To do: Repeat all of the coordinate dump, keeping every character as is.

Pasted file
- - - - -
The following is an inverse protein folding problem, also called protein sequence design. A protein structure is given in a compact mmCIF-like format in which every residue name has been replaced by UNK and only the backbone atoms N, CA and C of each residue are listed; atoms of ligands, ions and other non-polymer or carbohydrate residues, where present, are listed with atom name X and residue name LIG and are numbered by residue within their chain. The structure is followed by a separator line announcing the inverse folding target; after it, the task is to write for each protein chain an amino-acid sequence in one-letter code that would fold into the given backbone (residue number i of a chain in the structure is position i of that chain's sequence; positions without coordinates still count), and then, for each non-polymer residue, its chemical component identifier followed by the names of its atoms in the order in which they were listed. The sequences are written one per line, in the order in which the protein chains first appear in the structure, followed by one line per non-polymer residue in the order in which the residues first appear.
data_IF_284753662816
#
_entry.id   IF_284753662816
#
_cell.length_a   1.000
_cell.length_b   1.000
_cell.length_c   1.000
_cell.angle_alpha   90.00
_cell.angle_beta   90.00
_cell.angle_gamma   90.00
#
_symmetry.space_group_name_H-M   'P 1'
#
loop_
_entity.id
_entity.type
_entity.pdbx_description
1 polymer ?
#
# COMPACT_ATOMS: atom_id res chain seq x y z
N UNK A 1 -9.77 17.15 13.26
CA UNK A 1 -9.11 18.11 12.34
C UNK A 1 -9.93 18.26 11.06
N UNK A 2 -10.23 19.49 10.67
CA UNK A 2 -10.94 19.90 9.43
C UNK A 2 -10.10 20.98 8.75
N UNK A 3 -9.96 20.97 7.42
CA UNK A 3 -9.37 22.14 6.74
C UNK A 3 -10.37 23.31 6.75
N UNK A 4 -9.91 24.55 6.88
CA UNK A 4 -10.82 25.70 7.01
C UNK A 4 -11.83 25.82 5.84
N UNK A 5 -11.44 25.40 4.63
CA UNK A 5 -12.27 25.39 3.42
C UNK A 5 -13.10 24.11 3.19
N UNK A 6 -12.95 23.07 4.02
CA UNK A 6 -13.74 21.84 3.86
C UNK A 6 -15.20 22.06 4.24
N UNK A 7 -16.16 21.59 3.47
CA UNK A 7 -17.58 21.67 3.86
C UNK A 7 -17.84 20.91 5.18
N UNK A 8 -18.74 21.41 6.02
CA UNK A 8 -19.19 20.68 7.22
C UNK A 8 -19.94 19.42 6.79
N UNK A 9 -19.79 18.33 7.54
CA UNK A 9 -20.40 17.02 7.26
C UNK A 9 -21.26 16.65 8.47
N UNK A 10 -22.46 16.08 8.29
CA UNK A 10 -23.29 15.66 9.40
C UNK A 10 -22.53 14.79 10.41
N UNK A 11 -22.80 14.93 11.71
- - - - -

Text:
The following is an inverse protein folding problem, also called protein sequence design. A protein structure is given in a compact mmCIF-like format in which every residue name has been replaced by UNK and only the backbone atoms N, CA and C of each residue are listed; atoms of ligands, ions and other non-polymer or carbohydrate residues, where present, are listed with atom name X and residue name LIG and are numbered by residue within their chain. The structure is followed by a separator line announcing the inverse folding target; after it, the task is to write for each protein chain an amino-acid sequence in one-letter code that would fold into the given backbone (residue number i of a chain in the structure is position i of that chain's sequence; positions without coordinates still count), and then, for each non-polymer residue, its chemical component identifier followed by the names of its atoms in the order in which they were listed. The sequences are written one per line, in the order in which the protein chains first appear in the structure, followed by one line per non-polymer residue in the order in which the residues first appear.
data_IF_284753662816
#
_entry.id   IF_284753662816
#
_cell.length_a   1.000
_cell.length_b   1.000
_cell.length_c   1.000
_cell.angle_alpha   90.00
_cell.angle_beta   90.00
_cell.angle_gamma   90.00
#
_symmetry.space_group_name_H-M   'P 1'
#
loop_
_entity.id
_entity.type
_entity.pdbx_description
1 polymer ?
#
# COMPACT_ATOMS: atom_id res chain seq x y z
N UNK A 1 -9.77 17.15 13.26
CA UNK A 1 -9.11 18.11 12.34
C UNK A 1 -9.93 18.26 11.06
N UNK A 2 -10.23 19.49 10.67
CA UNK A 2 -10.94 19.90 9.43
C UNK A 2 -10.10 20.98 8.75
N UNK A 3 -9.96 20.97 7.42
CA UNK A 3 -9.37 22.14 6.74
C UNK A 3 -10.37 23.31 6.75
N UNK A 4 -9.91 24.55 6.88
CA UNK A 4 -10.82 25.70 7.01
C UNK A 4 -11.83 25.82 5.84
N UNK A 5 -11.44 25.40 4.63
CA UNK A 5 -12.27 25.39 3.42
C UNK A 5 -13.10 24.11 3.19
N UNK A 6 -12.95 23.07 4.02
CA UNK A 6 -13.74 21.84 3.86
C UNK A 6 -15.20 22.06 4.24
N UNK A 7 -16.16 21.59 3.47
CA UNK A 7 -17.58 21.67 3.86
C UNK A 7 -17.84 20.91 5.18
N UNK A 8 -18.74 21.41 6.02
CA UNK A 8 -19.19 20.68 7.22
C UNK A 8 -19.94 19.42 6.79
N UNK A 9 -19.79 18.33 7.54
CA UNK A 9 -20.40 17.02 7.26
C UNK A 9 -21.26 16.65 8.47
N UNK A 10 -22.46 16.08 8.29
CA UNK A 10 -23.29 15.66 9.40
C UNK A 10 -22.53 14.79 10.41
N UNK A 11 -22.80 14.93 11.71